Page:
Big Data Analytics: 6 Predictions

crystalballThe creation and consumption of data continues to grow by leaps and bounds and with it the investment in big data analytics hardware, software, and services and in data scientists and their continuing education. The availability of very large data sets is one of the reasons Deep Learning, a sub-set of artificial intelligence (AI), has recently emerged as the hottest tech trend, with Google, Facebook, Baidu, Amazon, IBM, Intel, and Microsoft, all with very deep pockets, investing in acquiring talent and releasing open AI hardware and software.

The increasing interest and investment in AI, in turn, will lead to the emergence of new tools for collecting and analyzing data and new enterprise roles and responsibilities. Here are a few predictions—based on analysis by the International Institute for Analytics (IIA), IDC, and NewVantage Partners—regarding the market for big data analytics.

The big data analytics market will soon surpass $200 billion

IDC says that worldwide revenues for big data and business analytics will grow from $130.1 billion in 2016 to more than $203 billion in 2020, at a compound annual growth rate (CAGR) of 11.7%. In addition to being the industry with the largest investment in big data and business analytics solutions (nearly $17 billion in 2016), banking will see the fastest spending growth.

There’s gold in them there mountains of data

By the end of 2017, revenue growth from information-based products will double the rest of the product/service portfolio for one third of Fortune 500 companies, says IDC. Raw data and various value-added content will be bought and sold either via marketplaces or in bilateral transactions and enterprises will begin to develop methods for valuing their data (see Chief Data Officer below). “Data monetization” will become a major source of revenues, as the world will create 180 zettabytes of data (or 180 trillion gigabytes) in 2025, up from less than 10 zettabytes in 2015, according to IDC.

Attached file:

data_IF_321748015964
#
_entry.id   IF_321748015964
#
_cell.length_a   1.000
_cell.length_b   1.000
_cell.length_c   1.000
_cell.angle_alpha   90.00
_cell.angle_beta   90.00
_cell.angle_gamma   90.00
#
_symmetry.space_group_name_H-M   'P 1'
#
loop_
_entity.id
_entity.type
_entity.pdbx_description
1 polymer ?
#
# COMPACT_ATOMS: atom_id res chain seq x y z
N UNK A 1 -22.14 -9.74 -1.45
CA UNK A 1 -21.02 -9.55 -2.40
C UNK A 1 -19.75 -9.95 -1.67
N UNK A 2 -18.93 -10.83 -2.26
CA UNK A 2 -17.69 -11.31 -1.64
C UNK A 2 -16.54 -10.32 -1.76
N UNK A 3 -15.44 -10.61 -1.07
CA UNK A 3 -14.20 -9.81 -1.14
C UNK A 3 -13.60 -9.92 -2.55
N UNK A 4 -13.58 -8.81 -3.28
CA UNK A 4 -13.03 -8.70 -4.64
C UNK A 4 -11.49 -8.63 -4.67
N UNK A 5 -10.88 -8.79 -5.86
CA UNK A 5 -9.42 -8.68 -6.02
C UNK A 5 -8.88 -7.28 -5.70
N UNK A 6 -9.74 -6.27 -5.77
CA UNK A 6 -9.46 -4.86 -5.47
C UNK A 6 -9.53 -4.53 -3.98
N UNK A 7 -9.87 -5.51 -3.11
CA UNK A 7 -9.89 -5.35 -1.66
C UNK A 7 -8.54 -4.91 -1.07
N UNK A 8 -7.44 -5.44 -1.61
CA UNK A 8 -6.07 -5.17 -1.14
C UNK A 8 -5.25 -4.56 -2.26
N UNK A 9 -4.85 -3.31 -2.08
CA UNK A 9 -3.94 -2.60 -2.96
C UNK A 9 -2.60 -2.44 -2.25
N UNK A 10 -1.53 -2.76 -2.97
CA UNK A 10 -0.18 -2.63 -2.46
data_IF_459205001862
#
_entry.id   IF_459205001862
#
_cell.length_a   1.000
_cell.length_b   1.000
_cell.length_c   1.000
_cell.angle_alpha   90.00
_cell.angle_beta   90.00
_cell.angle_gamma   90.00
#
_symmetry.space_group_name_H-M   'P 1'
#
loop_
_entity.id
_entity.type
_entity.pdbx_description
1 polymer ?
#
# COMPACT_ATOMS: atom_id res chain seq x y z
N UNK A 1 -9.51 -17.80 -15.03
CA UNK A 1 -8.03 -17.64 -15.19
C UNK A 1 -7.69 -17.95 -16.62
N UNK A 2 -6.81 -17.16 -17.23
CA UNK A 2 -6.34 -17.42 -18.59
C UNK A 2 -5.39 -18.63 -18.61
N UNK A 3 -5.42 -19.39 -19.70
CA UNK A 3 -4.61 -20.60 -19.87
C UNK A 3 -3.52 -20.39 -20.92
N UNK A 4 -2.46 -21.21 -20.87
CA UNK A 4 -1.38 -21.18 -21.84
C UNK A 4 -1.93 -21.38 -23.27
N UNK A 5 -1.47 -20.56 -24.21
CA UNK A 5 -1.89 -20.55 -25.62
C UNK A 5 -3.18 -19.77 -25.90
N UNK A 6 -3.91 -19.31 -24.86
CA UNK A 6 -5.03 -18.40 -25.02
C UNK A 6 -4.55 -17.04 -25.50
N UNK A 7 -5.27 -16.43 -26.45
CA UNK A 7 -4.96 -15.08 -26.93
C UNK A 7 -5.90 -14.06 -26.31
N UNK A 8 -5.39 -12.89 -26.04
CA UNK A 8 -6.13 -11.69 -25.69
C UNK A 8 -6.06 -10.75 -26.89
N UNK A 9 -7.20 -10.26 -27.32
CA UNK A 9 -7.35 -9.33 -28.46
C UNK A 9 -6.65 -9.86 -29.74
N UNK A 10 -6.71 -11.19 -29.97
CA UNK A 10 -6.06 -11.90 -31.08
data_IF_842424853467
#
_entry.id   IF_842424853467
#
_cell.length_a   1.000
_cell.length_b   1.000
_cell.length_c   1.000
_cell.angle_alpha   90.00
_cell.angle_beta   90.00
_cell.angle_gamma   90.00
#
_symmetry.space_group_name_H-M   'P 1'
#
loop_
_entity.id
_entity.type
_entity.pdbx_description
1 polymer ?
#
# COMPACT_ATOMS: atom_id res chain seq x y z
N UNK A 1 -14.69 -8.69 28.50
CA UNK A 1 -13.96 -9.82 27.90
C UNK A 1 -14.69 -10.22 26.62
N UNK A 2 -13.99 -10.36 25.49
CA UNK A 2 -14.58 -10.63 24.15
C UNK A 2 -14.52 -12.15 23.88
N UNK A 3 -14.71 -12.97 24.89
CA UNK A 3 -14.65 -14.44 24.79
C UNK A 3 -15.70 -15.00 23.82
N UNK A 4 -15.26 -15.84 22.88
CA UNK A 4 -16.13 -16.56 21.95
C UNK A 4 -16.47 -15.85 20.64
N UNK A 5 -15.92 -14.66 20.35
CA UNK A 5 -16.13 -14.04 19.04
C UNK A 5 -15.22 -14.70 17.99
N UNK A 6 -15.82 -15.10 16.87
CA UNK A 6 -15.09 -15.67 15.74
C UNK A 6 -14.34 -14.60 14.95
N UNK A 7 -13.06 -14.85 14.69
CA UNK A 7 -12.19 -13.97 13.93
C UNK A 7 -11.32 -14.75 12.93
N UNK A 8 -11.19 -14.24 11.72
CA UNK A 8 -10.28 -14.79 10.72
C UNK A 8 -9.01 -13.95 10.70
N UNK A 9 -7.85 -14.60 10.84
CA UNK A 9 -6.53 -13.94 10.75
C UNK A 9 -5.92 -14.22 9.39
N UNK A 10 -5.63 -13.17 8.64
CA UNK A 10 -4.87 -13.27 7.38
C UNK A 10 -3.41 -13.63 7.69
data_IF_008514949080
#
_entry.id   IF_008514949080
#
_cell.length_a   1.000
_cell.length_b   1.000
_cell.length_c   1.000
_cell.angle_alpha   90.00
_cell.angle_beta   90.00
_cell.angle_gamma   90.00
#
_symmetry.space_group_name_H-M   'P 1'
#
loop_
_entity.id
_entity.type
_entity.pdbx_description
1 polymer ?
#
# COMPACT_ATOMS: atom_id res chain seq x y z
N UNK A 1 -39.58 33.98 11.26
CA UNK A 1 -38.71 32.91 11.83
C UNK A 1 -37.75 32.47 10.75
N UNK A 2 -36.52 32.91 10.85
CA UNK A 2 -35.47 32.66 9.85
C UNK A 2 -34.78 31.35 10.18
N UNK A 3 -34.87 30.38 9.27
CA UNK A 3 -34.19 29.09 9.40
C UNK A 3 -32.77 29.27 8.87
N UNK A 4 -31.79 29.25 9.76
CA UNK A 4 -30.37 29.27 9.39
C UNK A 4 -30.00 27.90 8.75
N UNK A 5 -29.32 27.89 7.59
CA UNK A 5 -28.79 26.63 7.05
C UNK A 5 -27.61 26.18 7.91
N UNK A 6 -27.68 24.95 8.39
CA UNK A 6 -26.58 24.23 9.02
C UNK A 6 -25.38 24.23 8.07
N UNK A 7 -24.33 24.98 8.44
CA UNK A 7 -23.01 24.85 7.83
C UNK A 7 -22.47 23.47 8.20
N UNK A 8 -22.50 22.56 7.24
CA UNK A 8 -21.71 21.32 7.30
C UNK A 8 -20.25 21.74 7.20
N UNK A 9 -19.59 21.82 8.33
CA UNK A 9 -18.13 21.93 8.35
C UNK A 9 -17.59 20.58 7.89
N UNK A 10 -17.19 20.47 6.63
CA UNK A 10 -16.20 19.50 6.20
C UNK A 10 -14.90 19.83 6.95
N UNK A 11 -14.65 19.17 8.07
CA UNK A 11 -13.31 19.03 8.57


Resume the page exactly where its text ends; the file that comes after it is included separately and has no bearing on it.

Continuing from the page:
Creating a data-driven culture will continue to be a challenge

More than 85% of respondents report that their firms have started programs to create data-driven cultures, but only 37% report success thus far, according to NewVantage Partners’ 5th annual survey of senior corporate executives on the topic of Big Data. Technology is not the problem. The culprits include management understanding, organizational alignment, and general organizational resistance. “If only people were as malleable as data,” say the authors of the NVP report.